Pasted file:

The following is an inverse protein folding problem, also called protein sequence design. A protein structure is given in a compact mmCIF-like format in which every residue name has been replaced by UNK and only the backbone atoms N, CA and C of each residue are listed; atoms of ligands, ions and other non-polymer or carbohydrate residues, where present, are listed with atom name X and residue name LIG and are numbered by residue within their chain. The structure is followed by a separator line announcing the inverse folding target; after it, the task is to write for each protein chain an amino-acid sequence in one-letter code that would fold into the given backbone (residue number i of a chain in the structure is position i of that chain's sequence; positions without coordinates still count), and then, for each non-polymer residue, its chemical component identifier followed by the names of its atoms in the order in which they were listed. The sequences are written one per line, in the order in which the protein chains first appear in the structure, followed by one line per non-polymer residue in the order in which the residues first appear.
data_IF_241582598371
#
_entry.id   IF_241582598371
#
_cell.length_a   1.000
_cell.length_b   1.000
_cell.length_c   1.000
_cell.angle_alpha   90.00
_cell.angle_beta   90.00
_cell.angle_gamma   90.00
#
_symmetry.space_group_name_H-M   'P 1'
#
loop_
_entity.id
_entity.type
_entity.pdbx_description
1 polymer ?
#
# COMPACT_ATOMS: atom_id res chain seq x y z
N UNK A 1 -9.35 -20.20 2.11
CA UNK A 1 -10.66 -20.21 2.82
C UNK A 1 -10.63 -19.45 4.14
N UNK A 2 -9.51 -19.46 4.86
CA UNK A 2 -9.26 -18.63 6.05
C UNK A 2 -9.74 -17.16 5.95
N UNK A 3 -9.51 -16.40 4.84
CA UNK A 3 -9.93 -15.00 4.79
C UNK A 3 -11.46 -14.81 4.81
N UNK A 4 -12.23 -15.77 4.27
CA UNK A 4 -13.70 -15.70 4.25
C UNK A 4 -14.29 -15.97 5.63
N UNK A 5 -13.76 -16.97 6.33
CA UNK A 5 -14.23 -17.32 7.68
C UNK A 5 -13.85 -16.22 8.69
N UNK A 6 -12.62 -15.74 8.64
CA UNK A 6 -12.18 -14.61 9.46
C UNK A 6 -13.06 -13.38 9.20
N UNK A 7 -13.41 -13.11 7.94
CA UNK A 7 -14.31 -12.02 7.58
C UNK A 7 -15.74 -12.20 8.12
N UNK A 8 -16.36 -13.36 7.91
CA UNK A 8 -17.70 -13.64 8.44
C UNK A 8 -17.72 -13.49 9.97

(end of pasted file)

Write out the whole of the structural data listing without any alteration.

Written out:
The following is an inverse protein folding problem, also called protein sequence design. A protein structure is given in a compact mmCIF-like format in which every residue name has been replaced by UNK and only the backbone atoms N, CA and C of each residue are listed; atoms of ligands, ions and other non-polymer or carbohydrate residues, where present, are listed with atom name X and residue name LIG and are numbered by residue within their chain. The structure is followed by a separator line announcing the inverse folding target; after it, the task is to write for each protein chain an amino-acid sequence in one-letter code that would fold into the given backbone (residue number i of a chain in the structure is position i of that chain's sequence; positions without coordinates still count), and then, for each non-polymer residue, its chemical component identifier followed by the names of its atoms in the order in which they were listed. The sequences are written one per line, in the order in which the protein chains first appear in the structure, followed by one line per non-polymer residue in the order in which the residues first appear.
data_IF_241582598371
#
_entry.id   IF_241582598371
#
_cell.length_a   1.000
_cell.length_b   1.000
_cell.length_c   1.000
_cell.angle_alpha   90.00
_cell.angle_beta   90.00
_cell.angle_gamma   90.00
#
_symmetry.space_group_name_H-M   'P 1'
#
loop_
_entity.id
_entity.type
_entity.pdbx_description
1 polymer ?
#
# COMPACT_ATOMS: atom_id res chain seq x y z
N UNK A 1 -9.35 -20.20 2.11
CA UNK A 1 -10.66 -20.21 2.82
C UNK A 1 -10.63 -19.45 4.14
N UNK A 2 -9.51 -19.46 4.86
CA UNK A 2 -9.26 -18.63 6.05
C UNK A 2 -9.74 -17.16 5.95
N UNK A 3 -9.51 -16.40 4.84
CA UNK A 3 -9.93 -15.00 4.79
C UNK A 3 -11.46 -14.81 4.81
N UNK A 4 -12.23 -15.77 4.27
CA UNK A 4 -13.70 -15.70 4.25
C UNK A 4 -14.29 -15.97 5.63
N UNK A 5 -13.76 -16.97 6.33
CA UNK A 5 -14.23 -17.32 7.68
C UNK A 5 -13.85 -16.22 8.69
N UNK A 6 -12.62 -15.74 8.64
CA UNK A 6 -12.18 -14.61 9.46
C UNK A 6 -13.06 -13.38 9.20
N UNK A 7 -13.41 -13.11 7.94
CA UNK A 7 -14.31 -12.02 7.58
C UNK A 7 -15.74 -12.20 8.12
N UNK A 8 -16.36 -13.36 7.91
CA UNK A 8 -17.70 -13.64 8.44
C UNK A 8 -17.72 -13.49 9.97